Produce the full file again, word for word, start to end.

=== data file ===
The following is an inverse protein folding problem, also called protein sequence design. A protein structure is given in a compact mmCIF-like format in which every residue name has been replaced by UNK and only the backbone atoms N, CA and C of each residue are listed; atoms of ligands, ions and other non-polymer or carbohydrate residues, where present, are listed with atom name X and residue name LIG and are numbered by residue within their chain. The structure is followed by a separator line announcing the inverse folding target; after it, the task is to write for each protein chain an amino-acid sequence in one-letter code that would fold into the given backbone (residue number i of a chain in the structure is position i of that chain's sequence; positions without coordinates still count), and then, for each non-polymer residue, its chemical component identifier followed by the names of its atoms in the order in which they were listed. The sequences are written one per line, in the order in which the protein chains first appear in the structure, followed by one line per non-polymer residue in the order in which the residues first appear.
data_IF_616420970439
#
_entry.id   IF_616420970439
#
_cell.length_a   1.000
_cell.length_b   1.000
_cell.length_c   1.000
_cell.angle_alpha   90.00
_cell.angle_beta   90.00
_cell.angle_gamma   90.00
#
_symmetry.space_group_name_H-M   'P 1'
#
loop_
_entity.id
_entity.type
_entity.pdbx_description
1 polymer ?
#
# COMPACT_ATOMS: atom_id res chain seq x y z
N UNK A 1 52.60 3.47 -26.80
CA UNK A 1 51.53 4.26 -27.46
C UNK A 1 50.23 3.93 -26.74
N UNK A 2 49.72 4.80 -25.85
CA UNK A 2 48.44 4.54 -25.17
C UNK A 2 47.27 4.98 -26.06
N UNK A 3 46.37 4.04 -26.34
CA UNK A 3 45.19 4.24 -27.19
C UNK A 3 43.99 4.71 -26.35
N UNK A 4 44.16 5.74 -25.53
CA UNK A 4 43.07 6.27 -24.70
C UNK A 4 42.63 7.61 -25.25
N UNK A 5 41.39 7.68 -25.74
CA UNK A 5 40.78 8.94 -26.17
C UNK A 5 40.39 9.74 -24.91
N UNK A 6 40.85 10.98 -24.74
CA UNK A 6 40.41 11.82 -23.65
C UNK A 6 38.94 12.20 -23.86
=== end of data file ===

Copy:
The following is an inverse protein folding problem, also called protein sequence design. A protein structure is given in a compact mmCIF-like format in which every residue name has been replaced by UNK and only the backbone atoms N, CA and C of each residue are listed; atoms of ligands, ions and other non-polymer or carbohydrate residues, where present, are listed with atom name X and residue name LIG and are numbered by residue within their chain. The structure is followed by a separator line announcing the inverse folding target; after it, the task is to write for each protein chain an amino-acid sequence in one-letter code that would fold into the given backbone (residue number i of a chain in the structure is position i of that chain's sequence; positions without coordinates still count), and then, for each non-polymer residue, its chemical component identifier followed by the names of its atoms in the order in which they were listed. The sequences are written one per line, in the order in which the protein chains first appear in the structure, followed by one line per non-polymer residue in the order in which the residues first appear.
data_IF_616420970439
#
_entry.id   IF_616420970439
#
_cell.length_a   1.000
_cell.length_b   1.000
_cell.length_c   1.000
_cell.angle_alpha   90.00
_cell.angle_beta   90.00
_cell.angle_gamma   90.00
#
_symmetry.space_group_name_H-M   'P 1'
#
loop_
_entity.id
_entity.type
_entity.pdbx_description
1 polymer ?
#
# COMPACT_ATOMS: atom_id res chain seq x y z
N UNK A 1 52.60 3.47 -26.80
CA UNK A 1 51.53 4.26 -27.46
C UNK A 1 50.23 3.93 -26.74
N UNK A 2 49.72 4.80 -25.85
CA UNK A 2 48.44 4.54 -25.17
C UNK A 2 47.27 4.98 -26.06
N UNK A 3 46.37 4.04 -26.34
CA UNK A 3 45.19 4.24 -27.19
C UNK A 3 43.99 4.71 -26.35
N UNK A 4 44.16 5.74 -25.53
CA UNK A 4 43.07 6.27 -24.70
C UNK A 4 42.63 7.61 -25.25
N UNK A 5 41.39 7.68 -25.74
CA UNK A 5 40.78 8.94 -26.17
C UNK A 5 40.39 9.74 -24.91
N UNK A 6 40.85 10.98 -24.74
CA UNK A 6 40.41 11.82 -23.65
C UNK A 6 38.94 12.20 -23.86